Fire Engines, NHS, NCB and Milo!
S P Oldham
Took Milo for his usual run around after a tennis ball in the field across the road. Normally quiet on an early Sunday afternoon - not today! Field full of what looked like half a football team, in kits, mucking about in the shelter. The play park fairly humming with children. Nothing odd about that - just busy.
Then add the incessant, high pitched ringing of a fire or security alarm, and the wail of what seemed to be countless sirens, and things get more interesting.
I should explain.
The field where we walk is directly behind the now crumbling and abandoned hospital - the original birthplace of the NHS no less, here in Tredegar.
It has been vandalised terribly and is now nothing more than a dreadful eyesore. Kids have found a few ways into it, including via the roof. I am just surprised no one has had a bad accident yet. The alarm is always going off. Most of the time it is just ignored.
However, there have been multiple cases of arson on our street, and fires have been started in and around this building more than once. Thankfully, they have never yet amounted to anything serious.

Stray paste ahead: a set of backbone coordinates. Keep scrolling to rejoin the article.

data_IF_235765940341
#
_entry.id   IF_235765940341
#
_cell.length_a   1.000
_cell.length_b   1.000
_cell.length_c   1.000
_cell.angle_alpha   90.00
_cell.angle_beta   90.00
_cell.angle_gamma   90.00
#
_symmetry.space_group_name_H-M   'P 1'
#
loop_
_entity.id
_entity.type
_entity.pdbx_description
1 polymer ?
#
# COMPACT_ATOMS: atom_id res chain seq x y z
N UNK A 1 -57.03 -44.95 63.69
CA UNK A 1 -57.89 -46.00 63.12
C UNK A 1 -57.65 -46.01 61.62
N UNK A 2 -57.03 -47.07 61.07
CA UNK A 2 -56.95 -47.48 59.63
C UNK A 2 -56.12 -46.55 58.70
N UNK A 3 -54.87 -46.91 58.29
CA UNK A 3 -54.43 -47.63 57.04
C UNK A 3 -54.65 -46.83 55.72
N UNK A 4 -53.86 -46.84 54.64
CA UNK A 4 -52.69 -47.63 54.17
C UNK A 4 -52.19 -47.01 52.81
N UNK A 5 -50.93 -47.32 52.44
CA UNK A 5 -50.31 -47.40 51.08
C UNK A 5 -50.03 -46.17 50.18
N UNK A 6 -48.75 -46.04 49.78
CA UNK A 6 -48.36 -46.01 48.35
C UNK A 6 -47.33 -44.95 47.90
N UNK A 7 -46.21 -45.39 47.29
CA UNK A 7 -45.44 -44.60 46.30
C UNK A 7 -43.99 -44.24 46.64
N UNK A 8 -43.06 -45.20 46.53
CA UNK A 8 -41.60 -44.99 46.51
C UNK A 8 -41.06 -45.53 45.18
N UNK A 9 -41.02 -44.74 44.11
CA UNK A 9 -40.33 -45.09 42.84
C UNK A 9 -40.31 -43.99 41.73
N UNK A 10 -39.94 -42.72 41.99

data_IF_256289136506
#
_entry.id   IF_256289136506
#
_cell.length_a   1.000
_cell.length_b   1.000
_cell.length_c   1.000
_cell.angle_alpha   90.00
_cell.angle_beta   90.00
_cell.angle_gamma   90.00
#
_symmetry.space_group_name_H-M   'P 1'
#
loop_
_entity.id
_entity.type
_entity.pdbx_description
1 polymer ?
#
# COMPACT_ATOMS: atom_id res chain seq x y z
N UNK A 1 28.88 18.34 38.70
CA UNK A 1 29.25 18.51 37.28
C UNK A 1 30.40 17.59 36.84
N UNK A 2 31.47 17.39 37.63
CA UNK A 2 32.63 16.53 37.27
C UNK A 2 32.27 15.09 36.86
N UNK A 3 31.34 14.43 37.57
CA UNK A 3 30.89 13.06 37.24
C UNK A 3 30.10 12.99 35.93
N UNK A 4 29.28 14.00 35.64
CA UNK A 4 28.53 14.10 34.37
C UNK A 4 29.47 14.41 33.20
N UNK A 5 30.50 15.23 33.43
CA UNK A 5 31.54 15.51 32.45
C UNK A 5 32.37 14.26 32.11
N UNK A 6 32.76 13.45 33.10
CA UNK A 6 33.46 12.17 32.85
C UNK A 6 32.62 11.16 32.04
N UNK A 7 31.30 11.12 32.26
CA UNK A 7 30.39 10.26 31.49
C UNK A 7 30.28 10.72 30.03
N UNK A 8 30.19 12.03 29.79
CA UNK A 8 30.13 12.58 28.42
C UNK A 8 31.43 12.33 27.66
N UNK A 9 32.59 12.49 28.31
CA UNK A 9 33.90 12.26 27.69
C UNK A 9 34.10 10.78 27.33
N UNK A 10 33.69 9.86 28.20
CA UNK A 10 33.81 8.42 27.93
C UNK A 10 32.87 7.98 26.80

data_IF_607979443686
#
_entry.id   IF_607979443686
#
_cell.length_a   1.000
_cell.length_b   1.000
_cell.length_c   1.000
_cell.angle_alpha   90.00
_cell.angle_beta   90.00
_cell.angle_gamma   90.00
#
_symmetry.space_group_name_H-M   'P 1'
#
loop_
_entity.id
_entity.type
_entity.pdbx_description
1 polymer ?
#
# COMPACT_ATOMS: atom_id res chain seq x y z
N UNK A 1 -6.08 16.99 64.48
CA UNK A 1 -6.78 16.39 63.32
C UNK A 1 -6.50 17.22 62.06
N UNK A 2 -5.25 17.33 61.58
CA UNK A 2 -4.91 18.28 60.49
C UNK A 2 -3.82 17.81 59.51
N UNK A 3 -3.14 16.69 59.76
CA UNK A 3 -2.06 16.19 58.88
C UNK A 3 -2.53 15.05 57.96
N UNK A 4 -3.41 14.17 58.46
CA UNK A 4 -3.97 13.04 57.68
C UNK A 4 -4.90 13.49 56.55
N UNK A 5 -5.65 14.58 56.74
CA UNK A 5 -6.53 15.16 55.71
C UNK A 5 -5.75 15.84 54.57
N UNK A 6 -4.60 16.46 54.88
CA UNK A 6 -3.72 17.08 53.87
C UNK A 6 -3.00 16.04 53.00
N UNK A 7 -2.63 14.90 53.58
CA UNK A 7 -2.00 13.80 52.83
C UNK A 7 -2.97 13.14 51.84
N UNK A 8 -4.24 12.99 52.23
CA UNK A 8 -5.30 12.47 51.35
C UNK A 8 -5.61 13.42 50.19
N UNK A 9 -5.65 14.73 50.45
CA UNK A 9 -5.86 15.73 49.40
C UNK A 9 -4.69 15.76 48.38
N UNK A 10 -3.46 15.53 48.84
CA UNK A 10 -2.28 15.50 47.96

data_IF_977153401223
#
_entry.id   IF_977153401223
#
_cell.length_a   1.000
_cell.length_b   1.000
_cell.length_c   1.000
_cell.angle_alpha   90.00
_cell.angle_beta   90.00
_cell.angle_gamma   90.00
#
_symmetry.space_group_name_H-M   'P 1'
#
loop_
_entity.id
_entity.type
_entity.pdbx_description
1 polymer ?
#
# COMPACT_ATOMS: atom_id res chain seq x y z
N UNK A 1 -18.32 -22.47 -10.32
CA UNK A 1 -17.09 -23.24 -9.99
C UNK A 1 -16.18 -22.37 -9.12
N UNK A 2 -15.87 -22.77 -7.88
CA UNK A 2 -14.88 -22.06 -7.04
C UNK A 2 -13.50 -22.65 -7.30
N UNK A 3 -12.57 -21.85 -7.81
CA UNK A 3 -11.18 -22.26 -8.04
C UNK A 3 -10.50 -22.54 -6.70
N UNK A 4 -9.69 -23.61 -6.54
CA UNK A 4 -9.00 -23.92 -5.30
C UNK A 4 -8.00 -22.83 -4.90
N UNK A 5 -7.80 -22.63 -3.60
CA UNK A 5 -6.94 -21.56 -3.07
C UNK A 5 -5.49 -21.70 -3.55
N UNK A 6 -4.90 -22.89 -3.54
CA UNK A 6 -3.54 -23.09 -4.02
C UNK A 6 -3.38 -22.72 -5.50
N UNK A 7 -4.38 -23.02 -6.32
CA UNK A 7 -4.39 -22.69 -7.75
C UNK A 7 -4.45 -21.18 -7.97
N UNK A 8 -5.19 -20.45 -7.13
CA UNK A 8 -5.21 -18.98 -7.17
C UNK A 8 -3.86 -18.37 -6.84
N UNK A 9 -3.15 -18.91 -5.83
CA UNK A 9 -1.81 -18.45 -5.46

Today though, someone (I think staff - one end of the building is still a functioning medical centre) decided not to ignore it. Hence a large fire appliance turning up on the car park - much to the delight of the assembled kids - with the exception of the few who scrambled down off the roof sharpish and cleared off as soon as they realised those sirens were getting much louder!
Turns out there was no fire, thank goodness. (I wonder how much it cost to send them out - needlessly?)The excitement died down and everyone eventually went on their merry way. Some time later the alarm was switched off too, for which I (and I am sure I am not the only one) was very grateful. That was our 'quiet' forty minutes over the field. And MIlo? Nosy, endlessly curious, highly sociable and friendly Milo who never misses an opportunity for a fuss? He seemed oblivious to it all, and only had eyes for his tennis ball!
On a more serious note it breaks my heart that the very building where the NHS first began, under the auspices of the great Aneurin Bevan, should be allowed to fall into total wrack and ruin. I wish the council would invest in it. Turn it into a museum of the NHS perhaps, and the local industries. Tredegar seems to be making something of a quiet comeback lately - I am not sure it makes as much as it should of its resources and history. At literally the other end of the street stands the slowly rotting and mouldering away NCB club. These are places of historical and human importance and interest! They should be nurtured and cherished, not left to rot.
I suppose you could say they are real, physical symbols of our ailing NHS and industries. How wasteful, how unnecessary and how very, very sad.